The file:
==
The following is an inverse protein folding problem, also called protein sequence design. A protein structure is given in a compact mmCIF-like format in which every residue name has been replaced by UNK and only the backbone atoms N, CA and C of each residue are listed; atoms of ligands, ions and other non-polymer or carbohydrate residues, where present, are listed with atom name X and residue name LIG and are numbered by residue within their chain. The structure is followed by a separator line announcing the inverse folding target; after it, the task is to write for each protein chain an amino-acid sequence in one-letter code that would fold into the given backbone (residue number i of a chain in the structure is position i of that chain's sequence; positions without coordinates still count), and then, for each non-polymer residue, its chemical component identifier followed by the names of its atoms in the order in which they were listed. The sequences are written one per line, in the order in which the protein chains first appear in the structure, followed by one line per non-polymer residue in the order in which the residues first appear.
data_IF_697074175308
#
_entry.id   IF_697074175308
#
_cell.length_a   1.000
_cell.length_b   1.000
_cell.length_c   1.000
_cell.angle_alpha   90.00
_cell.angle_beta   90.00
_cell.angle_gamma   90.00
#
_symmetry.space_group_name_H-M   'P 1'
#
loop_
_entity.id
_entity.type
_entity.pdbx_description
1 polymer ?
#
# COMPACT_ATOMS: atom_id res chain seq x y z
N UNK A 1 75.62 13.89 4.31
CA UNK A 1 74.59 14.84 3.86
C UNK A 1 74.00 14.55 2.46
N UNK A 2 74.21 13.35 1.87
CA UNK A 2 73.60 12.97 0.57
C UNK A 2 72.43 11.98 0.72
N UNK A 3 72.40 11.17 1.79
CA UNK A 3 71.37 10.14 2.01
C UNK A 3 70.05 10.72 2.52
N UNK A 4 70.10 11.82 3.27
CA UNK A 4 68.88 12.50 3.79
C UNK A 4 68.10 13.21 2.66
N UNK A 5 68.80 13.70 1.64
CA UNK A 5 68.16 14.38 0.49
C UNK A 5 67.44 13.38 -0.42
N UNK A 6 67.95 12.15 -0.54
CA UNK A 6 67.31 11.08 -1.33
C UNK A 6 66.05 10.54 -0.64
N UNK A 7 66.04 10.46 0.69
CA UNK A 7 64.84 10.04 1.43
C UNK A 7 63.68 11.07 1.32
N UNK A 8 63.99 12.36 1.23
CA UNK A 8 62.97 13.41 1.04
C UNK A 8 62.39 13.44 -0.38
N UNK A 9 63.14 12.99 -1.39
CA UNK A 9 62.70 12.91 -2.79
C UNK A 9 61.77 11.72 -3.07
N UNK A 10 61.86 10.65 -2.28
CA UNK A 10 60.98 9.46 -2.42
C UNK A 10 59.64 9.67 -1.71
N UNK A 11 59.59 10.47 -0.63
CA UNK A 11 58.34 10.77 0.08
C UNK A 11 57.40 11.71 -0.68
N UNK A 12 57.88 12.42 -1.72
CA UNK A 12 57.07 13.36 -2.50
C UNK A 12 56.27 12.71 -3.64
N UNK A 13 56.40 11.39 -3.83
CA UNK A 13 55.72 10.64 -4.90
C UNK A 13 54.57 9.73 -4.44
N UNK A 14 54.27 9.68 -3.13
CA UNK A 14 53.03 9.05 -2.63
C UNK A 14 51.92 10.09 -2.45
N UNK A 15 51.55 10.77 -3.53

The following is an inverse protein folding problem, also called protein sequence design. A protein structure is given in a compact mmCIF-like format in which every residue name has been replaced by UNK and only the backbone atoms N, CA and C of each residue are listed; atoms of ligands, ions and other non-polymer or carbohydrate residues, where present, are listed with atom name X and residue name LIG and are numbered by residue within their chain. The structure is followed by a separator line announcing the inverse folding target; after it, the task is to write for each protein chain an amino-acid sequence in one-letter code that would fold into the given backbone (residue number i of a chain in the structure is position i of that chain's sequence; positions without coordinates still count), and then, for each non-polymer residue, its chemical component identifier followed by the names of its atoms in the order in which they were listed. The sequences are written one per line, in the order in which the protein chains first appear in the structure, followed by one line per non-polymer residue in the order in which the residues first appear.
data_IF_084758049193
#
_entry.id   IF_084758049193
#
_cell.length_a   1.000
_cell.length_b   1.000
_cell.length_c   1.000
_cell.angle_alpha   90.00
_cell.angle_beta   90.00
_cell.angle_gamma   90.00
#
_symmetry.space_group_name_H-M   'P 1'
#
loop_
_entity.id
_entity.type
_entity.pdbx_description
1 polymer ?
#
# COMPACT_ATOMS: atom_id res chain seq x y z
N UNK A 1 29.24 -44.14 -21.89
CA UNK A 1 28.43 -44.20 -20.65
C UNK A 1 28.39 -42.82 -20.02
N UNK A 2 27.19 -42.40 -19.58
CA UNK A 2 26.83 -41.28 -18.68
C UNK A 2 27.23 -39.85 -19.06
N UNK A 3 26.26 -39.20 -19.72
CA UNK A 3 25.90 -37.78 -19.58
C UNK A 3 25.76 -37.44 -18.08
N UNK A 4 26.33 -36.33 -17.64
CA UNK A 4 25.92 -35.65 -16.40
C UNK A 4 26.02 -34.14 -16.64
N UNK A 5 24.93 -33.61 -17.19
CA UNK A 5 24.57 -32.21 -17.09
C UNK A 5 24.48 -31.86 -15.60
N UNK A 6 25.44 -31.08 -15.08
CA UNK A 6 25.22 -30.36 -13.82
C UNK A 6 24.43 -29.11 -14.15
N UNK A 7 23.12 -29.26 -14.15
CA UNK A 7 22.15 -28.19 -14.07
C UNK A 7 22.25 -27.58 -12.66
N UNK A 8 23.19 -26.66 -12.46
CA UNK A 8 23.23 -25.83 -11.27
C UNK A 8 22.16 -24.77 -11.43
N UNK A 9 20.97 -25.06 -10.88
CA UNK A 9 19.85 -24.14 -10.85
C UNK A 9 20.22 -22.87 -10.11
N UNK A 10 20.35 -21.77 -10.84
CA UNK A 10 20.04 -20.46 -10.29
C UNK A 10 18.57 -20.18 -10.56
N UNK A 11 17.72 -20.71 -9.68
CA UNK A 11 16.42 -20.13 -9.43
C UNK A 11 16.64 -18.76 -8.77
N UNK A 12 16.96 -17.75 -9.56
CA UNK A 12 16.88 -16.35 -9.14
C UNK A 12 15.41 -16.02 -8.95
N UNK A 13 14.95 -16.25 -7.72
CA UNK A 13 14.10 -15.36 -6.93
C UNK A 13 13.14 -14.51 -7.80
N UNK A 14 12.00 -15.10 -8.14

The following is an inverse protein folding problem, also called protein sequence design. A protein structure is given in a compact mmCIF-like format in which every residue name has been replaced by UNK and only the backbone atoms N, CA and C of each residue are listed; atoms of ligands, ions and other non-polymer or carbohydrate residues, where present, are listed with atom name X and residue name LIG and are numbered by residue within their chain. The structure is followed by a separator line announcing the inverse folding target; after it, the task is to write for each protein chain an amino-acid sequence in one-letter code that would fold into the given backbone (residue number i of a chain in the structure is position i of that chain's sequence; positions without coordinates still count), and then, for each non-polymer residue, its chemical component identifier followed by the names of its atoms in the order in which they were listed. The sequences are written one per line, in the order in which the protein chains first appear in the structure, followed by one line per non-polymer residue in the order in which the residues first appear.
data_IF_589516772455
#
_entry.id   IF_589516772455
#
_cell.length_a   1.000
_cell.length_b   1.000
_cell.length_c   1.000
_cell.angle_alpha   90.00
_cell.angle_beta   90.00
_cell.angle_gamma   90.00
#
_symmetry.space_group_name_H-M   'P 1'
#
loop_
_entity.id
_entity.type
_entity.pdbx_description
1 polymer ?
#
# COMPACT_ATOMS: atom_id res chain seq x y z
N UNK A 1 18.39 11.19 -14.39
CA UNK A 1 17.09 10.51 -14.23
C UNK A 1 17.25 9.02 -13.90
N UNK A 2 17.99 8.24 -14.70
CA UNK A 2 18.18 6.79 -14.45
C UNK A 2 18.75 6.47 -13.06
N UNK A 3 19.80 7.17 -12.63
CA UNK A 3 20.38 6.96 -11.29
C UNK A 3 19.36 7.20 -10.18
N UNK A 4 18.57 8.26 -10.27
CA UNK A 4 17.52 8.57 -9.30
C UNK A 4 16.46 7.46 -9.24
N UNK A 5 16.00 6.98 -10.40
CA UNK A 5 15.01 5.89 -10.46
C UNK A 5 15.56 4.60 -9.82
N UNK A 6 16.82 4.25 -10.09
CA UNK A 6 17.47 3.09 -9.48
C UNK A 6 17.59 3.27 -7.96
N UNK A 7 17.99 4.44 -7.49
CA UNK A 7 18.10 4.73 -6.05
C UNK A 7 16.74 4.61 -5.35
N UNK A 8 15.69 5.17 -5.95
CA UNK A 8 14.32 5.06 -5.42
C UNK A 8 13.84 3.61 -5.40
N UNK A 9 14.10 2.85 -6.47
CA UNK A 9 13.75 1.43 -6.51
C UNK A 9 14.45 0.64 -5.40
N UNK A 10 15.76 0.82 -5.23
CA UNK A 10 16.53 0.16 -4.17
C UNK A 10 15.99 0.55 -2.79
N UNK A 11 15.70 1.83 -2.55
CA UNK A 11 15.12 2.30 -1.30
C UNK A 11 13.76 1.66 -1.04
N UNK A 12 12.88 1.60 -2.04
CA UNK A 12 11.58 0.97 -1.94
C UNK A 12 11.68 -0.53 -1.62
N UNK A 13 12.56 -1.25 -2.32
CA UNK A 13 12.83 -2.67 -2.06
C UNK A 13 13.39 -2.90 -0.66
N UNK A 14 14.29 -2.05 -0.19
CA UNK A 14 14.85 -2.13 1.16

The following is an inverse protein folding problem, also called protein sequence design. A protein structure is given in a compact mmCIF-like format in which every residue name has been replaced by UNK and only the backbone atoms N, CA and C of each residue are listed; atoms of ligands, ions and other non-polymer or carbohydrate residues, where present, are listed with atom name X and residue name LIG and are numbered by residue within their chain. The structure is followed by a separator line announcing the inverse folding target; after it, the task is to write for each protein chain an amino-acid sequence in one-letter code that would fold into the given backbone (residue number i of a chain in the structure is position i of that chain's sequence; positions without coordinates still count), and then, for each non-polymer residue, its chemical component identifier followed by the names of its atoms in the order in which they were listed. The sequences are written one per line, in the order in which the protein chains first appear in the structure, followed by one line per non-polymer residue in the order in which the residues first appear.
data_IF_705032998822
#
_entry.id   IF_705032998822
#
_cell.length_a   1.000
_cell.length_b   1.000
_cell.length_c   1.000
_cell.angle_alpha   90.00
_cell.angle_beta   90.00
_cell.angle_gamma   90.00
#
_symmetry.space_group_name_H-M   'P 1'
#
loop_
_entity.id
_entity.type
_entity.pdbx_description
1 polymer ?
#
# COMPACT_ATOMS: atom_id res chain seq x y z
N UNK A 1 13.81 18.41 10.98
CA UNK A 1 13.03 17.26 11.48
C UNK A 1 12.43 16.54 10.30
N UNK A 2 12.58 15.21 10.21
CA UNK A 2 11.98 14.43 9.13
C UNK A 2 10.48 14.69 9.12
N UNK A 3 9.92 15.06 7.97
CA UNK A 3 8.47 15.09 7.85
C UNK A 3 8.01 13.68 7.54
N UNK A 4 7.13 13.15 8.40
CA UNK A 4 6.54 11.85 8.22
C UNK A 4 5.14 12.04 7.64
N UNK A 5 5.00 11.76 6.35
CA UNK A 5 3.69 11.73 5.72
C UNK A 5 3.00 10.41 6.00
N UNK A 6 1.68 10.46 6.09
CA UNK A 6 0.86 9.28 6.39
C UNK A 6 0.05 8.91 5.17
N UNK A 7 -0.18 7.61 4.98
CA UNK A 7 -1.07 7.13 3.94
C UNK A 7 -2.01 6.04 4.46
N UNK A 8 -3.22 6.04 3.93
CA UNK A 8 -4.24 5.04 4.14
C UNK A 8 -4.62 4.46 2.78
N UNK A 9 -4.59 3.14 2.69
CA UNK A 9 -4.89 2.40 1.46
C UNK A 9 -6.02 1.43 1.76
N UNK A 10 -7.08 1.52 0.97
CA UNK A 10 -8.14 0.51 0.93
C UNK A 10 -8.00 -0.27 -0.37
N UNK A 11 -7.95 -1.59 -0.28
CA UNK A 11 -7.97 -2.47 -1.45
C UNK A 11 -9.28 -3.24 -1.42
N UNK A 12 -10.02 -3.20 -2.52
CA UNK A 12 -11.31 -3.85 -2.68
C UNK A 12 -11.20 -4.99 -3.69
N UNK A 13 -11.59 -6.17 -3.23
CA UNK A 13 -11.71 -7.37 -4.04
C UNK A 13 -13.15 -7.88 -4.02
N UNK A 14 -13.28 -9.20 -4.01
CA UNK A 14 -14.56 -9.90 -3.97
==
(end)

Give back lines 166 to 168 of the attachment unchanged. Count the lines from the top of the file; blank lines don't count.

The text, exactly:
CA UNK A 7 18.10 4.73 -6.05
C UNK A 7 16.74 4.61 -5.35
N UNK A 8 15.69 5.17 -5.95